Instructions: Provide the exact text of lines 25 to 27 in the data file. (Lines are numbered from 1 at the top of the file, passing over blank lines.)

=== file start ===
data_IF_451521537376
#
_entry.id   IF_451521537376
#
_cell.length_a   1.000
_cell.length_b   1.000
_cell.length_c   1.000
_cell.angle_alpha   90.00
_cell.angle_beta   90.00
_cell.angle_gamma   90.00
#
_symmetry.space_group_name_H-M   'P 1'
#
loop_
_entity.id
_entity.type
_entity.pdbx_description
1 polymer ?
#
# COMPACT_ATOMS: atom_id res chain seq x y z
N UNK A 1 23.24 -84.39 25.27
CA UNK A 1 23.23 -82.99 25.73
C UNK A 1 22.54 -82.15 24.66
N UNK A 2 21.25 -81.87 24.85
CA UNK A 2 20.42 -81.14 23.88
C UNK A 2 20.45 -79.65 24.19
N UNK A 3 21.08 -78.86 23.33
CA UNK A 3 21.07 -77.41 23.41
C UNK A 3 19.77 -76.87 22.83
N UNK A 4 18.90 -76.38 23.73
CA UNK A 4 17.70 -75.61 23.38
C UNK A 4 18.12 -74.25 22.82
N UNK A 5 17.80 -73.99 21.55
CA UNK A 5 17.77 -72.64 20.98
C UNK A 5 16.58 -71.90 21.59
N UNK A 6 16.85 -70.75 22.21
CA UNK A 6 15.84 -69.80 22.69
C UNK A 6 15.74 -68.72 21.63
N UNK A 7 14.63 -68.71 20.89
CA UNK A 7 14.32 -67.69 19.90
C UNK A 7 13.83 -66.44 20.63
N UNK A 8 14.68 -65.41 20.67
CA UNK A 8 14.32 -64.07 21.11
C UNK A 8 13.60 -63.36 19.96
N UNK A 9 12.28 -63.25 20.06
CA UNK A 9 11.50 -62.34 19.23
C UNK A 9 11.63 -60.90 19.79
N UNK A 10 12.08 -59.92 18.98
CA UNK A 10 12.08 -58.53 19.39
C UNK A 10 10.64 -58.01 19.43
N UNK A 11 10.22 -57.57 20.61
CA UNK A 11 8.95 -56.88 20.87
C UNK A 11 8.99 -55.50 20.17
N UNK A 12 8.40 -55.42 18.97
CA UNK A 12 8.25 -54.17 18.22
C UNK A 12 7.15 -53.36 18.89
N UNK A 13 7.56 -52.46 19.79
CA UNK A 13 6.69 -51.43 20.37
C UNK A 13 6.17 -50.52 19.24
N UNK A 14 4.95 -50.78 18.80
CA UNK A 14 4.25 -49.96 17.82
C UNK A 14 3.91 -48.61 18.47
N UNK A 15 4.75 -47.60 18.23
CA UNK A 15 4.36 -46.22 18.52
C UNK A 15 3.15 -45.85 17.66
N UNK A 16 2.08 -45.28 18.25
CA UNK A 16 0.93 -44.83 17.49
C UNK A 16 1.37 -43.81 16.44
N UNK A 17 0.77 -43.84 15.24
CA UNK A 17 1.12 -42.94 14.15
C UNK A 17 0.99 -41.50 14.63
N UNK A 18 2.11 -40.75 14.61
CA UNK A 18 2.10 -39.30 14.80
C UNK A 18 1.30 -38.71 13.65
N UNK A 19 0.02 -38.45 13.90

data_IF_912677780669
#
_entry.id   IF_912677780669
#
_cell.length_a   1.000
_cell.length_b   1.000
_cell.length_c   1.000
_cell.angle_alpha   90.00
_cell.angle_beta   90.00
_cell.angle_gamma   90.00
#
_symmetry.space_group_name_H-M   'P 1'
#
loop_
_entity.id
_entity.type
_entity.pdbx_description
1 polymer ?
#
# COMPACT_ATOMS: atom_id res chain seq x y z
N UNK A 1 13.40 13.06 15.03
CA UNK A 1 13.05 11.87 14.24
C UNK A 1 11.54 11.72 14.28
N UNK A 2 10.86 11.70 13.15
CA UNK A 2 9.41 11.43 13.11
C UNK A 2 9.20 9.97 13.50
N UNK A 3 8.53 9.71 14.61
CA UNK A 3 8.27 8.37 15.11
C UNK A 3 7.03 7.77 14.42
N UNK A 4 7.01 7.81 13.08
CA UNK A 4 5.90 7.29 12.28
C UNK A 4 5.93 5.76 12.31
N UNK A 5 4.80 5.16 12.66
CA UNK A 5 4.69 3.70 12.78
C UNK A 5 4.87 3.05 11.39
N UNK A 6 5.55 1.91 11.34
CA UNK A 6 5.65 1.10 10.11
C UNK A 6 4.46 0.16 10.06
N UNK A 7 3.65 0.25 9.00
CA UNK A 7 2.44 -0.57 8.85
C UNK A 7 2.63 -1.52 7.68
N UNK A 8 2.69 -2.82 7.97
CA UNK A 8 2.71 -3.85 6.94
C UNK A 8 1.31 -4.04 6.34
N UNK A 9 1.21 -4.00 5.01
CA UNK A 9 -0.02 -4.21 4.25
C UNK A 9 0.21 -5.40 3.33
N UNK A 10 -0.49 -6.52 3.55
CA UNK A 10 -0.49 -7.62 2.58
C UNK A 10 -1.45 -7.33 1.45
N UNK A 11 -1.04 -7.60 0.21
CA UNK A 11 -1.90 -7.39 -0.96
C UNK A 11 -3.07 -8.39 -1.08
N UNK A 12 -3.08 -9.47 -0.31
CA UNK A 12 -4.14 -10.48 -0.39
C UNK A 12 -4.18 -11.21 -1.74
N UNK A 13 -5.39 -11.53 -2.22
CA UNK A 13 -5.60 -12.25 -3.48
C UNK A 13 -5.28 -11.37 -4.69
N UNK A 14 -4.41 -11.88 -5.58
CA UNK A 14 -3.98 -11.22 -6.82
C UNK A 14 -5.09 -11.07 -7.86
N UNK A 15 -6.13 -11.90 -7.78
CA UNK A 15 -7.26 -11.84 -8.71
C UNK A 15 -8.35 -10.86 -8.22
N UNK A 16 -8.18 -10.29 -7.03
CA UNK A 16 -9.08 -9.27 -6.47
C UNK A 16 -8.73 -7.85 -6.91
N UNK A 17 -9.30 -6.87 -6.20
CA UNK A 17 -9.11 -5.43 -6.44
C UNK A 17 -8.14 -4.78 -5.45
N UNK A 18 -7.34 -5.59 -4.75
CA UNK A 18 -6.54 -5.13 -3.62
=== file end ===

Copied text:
CA UNK A 2 20.42 -81.14 23.88
C UNK A 2 20.45 -79.65 24.19
N UNK A 3 21.08 -78.86 23.33